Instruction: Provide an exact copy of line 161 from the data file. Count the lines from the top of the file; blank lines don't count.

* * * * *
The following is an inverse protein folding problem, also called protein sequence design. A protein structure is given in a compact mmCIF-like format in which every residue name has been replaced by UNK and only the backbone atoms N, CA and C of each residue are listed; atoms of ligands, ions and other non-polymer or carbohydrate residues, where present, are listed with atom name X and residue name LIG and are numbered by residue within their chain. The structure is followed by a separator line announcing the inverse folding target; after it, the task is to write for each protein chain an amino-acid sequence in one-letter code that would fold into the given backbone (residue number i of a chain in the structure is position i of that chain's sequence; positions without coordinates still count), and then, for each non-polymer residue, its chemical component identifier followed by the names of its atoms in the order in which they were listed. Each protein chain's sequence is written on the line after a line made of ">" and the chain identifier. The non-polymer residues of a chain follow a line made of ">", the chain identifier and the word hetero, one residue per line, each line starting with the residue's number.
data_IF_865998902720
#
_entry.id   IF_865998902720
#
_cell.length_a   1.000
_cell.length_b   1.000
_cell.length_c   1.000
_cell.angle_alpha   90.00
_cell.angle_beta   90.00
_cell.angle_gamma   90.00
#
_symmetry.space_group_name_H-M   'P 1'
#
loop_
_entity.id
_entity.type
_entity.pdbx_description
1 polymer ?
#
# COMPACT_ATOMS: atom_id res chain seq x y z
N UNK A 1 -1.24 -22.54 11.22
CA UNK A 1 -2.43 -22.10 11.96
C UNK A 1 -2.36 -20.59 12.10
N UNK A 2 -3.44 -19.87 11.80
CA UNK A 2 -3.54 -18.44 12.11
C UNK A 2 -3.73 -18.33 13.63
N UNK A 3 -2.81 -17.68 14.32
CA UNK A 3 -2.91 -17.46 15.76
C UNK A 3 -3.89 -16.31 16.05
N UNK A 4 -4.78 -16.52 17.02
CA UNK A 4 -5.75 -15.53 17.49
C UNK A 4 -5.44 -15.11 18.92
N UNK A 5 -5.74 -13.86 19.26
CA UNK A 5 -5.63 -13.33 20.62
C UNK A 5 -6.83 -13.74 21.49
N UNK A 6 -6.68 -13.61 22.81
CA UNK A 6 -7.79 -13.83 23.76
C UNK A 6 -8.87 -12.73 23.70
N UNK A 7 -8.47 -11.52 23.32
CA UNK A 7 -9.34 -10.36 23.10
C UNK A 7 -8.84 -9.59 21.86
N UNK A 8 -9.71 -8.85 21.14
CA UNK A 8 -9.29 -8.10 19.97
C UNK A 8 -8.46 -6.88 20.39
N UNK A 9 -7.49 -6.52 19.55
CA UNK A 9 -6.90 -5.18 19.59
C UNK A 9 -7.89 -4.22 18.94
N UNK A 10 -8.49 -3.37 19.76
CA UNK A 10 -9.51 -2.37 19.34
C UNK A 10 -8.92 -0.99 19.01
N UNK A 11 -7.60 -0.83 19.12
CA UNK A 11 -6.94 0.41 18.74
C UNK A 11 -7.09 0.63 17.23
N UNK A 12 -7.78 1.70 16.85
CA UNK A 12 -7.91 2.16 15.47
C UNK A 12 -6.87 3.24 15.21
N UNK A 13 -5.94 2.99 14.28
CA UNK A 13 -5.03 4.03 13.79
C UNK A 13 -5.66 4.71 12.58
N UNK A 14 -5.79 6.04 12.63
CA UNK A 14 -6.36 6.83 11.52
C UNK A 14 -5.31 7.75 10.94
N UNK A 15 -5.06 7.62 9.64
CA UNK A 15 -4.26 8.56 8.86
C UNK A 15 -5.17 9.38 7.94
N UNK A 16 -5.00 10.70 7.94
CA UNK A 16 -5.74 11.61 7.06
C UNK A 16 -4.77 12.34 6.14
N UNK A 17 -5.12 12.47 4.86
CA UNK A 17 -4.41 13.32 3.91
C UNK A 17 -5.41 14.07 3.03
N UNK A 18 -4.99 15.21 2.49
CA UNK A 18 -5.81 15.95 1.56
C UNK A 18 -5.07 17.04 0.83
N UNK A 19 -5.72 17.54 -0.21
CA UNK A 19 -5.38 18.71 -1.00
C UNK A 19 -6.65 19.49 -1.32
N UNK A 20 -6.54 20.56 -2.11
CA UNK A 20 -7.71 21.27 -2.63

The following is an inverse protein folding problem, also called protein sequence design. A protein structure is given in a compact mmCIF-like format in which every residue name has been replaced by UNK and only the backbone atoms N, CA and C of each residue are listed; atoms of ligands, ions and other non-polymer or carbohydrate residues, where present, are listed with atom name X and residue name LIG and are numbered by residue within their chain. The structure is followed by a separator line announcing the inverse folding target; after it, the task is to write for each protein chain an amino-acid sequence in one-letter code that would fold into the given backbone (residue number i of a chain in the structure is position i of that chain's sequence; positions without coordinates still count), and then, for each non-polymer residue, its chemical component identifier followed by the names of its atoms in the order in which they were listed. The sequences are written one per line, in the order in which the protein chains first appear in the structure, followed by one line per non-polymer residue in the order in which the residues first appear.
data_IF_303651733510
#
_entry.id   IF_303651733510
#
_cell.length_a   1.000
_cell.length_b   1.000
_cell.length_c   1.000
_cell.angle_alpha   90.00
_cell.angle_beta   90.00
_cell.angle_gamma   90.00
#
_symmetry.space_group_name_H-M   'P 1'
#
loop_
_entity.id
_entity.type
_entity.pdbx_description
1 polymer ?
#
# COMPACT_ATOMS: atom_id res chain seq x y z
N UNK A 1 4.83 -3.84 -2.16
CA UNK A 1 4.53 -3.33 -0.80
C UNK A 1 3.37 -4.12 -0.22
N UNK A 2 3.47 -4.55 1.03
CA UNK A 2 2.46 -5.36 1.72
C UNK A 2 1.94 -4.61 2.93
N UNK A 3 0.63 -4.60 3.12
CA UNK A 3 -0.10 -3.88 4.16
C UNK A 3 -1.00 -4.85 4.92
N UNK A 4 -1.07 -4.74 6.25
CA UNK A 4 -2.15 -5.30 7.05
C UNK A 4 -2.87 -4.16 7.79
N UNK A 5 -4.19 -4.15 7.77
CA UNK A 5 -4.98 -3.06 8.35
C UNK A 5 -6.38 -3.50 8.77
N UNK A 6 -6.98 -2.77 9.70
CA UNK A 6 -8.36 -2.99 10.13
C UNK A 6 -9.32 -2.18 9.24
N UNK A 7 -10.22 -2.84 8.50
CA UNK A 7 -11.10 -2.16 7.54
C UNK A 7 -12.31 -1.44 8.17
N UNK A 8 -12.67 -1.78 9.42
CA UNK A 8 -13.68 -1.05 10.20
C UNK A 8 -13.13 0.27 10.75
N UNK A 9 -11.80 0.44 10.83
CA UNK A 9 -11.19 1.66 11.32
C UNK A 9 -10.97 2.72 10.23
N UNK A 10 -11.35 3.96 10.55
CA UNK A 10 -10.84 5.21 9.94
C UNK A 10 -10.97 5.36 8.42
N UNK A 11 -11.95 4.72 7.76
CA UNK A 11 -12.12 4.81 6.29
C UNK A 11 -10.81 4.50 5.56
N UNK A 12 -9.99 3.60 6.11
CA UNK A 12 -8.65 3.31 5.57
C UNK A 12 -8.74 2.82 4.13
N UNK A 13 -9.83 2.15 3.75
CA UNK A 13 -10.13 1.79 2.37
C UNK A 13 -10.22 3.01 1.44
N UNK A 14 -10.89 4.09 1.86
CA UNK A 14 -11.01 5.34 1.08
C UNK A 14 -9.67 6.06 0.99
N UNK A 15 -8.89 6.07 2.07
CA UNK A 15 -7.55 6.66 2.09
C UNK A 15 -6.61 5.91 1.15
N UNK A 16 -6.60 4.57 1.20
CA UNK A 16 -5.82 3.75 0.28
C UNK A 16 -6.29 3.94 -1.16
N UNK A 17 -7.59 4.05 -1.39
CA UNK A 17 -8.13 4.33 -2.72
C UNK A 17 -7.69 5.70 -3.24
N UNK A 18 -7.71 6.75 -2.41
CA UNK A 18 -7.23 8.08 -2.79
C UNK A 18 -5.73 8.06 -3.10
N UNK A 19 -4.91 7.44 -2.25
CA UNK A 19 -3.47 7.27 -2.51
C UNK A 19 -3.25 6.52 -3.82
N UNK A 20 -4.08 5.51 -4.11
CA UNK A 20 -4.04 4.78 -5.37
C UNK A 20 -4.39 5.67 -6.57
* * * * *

C UNK A 20 -4.39 5.67 -6.57